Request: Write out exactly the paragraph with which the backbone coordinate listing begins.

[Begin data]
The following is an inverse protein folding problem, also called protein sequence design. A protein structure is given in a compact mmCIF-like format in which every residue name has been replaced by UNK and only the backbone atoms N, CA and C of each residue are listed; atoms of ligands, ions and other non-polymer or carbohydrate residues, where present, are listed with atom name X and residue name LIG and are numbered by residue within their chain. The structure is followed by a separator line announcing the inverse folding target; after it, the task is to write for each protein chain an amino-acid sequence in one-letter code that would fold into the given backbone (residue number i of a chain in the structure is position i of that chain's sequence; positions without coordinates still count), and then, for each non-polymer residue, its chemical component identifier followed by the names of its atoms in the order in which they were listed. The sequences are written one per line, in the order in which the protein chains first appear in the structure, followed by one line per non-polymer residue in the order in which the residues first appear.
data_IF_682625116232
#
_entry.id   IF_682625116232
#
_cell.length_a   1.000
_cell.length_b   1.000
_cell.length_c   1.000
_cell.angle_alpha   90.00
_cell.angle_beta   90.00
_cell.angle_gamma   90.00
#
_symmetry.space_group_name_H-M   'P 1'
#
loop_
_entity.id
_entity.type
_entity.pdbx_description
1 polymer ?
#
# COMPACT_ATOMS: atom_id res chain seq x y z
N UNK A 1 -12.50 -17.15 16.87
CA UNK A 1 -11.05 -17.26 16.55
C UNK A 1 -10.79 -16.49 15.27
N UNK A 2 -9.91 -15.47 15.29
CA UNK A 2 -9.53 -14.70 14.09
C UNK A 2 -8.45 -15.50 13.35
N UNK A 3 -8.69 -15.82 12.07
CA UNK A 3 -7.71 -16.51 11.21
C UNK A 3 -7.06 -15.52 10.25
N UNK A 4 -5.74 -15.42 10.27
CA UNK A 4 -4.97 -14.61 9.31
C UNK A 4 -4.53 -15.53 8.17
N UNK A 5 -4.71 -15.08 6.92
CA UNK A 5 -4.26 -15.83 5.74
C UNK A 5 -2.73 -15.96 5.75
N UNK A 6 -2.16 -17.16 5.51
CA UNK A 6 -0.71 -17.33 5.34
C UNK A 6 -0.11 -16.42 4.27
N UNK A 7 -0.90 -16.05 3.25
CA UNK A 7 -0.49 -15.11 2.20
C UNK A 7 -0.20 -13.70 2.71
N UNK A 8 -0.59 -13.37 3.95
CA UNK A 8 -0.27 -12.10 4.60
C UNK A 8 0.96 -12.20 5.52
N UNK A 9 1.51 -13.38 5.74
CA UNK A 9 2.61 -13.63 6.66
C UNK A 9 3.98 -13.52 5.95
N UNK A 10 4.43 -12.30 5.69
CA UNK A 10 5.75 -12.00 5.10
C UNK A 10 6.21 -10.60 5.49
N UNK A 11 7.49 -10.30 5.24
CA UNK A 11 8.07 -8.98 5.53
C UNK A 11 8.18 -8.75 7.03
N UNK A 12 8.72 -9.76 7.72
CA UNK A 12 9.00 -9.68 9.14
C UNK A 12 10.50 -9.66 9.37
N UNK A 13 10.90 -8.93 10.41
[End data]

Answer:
The following is an inverse protein folding problem, also called protein sequence design. A protein structure is given in a compact mmCIF-like format in which every residue name has been replaced by UNK and only the backbone atoms N, CA and C of each residue are listed; atoms of ligands, ions and other non-polymer or carbohydrate residues, where present, are listed with atom name X and residue name LIG and are numbered by residue within their chain. The structure is followed by a separator line announcing the inverse folding target; after it, the task is to write for each protein chain an amino-acid sequence in one-letter code that would fold into the given backbone (residue number i of a chain in the structure is position i of that chain's sequence; positions without coordinates still count), and then, for each non-polymer residue, its chemical component identifier followed by the names of its atoms in the order in which they were listed. The sequences are written one per line, in the order in which the protein chains first appear in the structure, followed by one line per non-polymer residue in the order in which the residues first appear.